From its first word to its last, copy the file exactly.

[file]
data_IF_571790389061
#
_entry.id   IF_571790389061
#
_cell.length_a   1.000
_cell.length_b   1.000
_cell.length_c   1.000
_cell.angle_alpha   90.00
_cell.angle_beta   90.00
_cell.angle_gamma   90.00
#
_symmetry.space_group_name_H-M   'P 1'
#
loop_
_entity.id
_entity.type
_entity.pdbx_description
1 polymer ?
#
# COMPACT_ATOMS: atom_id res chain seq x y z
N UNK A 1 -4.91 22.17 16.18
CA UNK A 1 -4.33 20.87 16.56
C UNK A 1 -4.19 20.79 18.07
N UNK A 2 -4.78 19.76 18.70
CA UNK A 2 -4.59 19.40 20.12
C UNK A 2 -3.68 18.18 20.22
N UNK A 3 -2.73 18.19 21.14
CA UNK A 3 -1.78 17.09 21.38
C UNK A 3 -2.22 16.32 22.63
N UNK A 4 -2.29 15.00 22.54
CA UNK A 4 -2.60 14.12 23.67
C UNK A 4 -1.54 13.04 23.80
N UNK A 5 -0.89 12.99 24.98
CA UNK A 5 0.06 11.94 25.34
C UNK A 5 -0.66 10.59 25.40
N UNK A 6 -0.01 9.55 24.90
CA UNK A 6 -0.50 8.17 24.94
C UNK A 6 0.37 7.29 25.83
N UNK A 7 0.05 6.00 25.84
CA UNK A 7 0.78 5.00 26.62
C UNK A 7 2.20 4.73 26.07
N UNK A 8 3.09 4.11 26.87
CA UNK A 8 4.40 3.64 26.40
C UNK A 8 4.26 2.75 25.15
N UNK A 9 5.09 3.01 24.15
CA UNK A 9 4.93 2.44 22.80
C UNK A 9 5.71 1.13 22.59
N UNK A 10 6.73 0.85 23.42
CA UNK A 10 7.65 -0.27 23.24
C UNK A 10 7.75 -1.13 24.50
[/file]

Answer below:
data_IF_571790389061
#
_entry.id   IF_571790389061
#
_cell.length_a   1.000
_cell.length_b   1.000
_cell.length_c   1.000
_cell.angle_alpha   90.00
_cell.angle_beta   90.00
_cell.angle_gamma   90.00
#
_symmetry.space_group_name_H-M   'P 1'
#
loop_
_entity.id
_entity.type
_entity.pdbx_description
1 polymer ?
#
# COMPACT_ATOMS: atom_id res chain seq x y z
N UNK A 1 -4.91 22.17 16.18
CA UNK A 1 -4.33 20.87 16.56
C UNK A 1 -4.19 20.79 18.07
N UNK A 2 -4.78 19.76 18.70
CA UNK A 2 -4.59 19.40 20.12
C UNK A 2 -3.68 18.18 20.22
N UNK A 3 -2.73 18.19 21.14
CA UNK A 3 -1.78 17.09 21.38
C UNK A 3 -2.22 16.32 22.63
N UNK A 4 -2.29 15.00 22.54
CA UNK A 4 -2.60 14.12 23.67
C UNK A 4 -1.54 13.04 23.80
N UNK A 5 -0.89 12.99 24.98
CA UNK A 5 0.06 11.94 25.34
C UNK A 5 -0.66 10.59 25.40
N UNK A 6 -0.01 9.55 24.90
CA UNK A 6 -0.50 8.17 24.94
C UNK A 6 0.37 7.29 25.83
N UNK A 7 0.05 6.00 25.84
CA UNK A 7 0.78 5.00 26.62
C UNK A 7 2.20 4.73 26.07
N UNK A 8 3.09 4.11 26.87
CA UNK A 8 4.40 3.64 26.40
C UNK A 8 4.26 2.75 25.15
N UNK A 9 5.09 3.01 24.15
CA UNK A 9 4.93 2.44 22.80
C UNK A 9 5.71 1.13 22.59
N UNK A 10 6.73 0.85 23.42
CA UNK A 10 7.65 -0.27 23.24
C UNK A 10 7.75 -1.13 24.50